Primary vegetation succession and the serpentine syndrome: the proglacial area of the Verra Grande glacier, North-Western Italian Alps
Initial stages of pedogenesis are particularly slow on serpentinite. This implies a slow accumulation of available nutrients and leaching of phytotoxic elements. Thus, a particularly slow plant primary succession should be observed on serpentinitic proglacial areas. The observation of soil-vegetation relationships in such environments should give important information on the development of the “serpentine syndrome”.
Plant-soil relationships have been statistically analysed, comparing morainic environments on pure serpentinite and serpentinite with small sialic inclusions in the North-western Italian Alps.
Results and conclusions
Pure serpentinite supported strikingly different plant communities in comparison with the sites where the serpentinitic till was enriched by small quantities of sialic rocks. While on the former materials almost no change in plant species composition was observed in 190 years, 4 different species associations were developed with time on the other. Plant cover and biodiversity were much lower on pure serpentinite as well. Extremely low P and high Ni contents in soil were strongly related with these differences, but none of them could be interpreted as the actual limiting factor for plant development on pure serpentinite. Other nutrients or bases were not related with the different primary succession speed and species composition.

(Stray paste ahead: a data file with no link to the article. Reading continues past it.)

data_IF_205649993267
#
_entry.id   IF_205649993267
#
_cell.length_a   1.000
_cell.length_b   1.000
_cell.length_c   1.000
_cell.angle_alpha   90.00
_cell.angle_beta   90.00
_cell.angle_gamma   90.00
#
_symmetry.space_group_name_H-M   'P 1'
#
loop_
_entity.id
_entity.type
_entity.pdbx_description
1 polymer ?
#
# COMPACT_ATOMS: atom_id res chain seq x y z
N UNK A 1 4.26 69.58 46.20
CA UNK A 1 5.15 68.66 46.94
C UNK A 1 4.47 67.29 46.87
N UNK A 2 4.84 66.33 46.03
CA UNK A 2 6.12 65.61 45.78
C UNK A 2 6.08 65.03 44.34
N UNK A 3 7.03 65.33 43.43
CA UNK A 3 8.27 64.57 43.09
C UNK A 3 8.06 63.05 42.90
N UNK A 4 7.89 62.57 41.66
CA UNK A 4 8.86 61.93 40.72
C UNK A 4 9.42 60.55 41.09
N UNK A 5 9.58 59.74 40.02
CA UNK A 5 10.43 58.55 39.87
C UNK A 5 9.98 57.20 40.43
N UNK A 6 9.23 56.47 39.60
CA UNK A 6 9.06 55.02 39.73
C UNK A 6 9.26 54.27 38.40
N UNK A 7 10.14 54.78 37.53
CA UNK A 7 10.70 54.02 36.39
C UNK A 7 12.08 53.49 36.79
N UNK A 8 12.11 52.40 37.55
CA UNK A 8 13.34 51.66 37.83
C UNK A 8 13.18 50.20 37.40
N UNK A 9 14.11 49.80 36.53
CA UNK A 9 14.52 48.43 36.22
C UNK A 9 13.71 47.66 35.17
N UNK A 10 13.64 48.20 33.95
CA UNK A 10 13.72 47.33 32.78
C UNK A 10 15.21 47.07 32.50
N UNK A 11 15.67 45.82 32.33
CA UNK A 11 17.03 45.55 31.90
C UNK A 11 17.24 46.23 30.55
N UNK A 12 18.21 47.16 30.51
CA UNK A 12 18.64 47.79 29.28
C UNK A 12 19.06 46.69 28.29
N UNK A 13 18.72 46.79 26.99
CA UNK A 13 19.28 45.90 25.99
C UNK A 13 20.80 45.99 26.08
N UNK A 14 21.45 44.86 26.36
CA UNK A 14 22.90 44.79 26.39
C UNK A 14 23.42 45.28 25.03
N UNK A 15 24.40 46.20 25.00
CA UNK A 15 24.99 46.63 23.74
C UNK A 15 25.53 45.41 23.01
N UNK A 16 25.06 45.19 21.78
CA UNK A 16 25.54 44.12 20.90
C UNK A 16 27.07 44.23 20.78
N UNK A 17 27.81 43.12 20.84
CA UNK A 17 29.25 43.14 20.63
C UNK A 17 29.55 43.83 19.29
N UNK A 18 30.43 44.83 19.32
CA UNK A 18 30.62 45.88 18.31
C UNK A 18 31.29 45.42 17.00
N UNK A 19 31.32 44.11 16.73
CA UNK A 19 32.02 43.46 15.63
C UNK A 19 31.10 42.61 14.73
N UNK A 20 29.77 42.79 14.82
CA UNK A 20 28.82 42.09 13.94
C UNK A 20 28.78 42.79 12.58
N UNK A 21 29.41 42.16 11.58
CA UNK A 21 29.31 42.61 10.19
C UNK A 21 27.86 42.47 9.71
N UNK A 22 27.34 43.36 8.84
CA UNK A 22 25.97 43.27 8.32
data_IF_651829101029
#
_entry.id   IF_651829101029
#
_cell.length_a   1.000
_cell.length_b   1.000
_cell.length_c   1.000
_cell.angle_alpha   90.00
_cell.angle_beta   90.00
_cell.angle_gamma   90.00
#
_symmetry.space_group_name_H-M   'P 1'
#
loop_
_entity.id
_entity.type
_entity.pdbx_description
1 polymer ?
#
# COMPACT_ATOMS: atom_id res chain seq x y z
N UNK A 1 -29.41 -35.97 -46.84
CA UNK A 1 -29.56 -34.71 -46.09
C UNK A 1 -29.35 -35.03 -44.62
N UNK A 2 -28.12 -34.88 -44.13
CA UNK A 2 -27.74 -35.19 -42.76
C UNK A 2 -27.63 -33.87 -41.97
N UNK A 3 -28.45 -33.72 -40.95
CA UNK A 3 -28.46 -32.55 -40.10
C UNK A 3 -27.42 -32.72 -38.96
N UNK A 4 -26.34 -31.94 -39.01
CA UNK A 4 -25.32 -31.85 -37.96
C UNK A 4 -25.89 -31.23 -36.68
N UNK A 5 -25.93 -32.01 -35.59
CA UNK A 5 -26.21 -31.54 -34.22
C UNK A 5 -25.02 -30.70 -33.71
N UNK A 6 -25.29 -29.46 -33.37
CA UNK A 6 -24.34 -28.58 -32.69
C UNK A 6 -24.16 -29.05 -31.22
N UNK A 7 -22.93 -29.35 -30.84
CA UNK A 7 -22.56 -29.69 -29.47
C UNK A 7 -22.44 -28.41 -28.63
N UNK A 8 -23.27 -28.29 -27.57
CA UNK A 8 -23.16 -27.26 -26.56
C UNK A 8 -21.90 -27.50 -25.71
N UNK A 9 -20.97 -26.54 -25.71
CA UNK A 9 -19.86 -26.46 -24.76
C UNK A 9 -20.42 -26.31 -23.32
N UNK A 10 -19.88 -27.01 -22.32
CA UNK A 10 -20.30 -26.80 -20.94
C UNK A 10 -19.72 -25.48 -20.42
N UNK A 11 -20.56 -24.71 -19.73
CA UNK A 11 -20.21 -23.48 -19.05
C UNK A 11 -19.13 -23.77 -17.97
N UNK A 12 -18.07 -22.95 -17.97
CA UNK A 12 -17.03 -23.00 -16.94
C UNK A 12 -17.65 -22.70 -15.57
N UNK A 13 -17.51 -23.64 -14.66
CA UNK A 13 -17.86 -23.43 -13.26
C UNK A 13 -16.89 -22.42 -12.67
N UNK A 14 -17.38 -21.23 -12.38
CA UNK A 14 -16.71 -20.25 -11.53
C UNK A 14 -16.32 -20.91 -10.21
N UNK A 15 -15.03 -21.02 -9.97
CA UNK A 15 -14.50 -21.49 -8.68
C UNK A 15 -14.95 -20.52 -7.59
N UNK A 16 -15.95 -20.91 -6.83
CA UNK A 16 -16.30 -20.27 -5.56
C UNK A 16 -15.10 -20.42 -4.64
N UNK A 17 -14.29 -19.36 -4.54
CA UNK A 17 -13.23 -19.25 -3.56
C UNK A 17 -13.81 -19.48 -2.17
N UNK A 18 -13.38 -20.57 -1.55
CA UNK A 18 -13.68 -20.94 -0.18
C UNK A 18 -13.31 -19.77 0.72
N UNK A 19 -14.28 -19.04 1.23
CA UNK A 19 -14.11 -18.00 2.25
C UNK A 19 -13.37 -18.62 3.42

KeywordsEndemic species Glacier forefield Moraines, Nickel Phosphorus
This study was performed thanks to the research agreement between the University of Turin, NATRISK centre, and Regione Autonoma Valle d’Aosta, department of soil defense and hydraulic resources. This research was supported by the Italian MIUR Project (PRIN 2010–11; grant number 2010AYKTAB_006): “Response of morphoclimatic system dynamics to global changes and related geomorphological hazards” (national coordinator C. Baroni).
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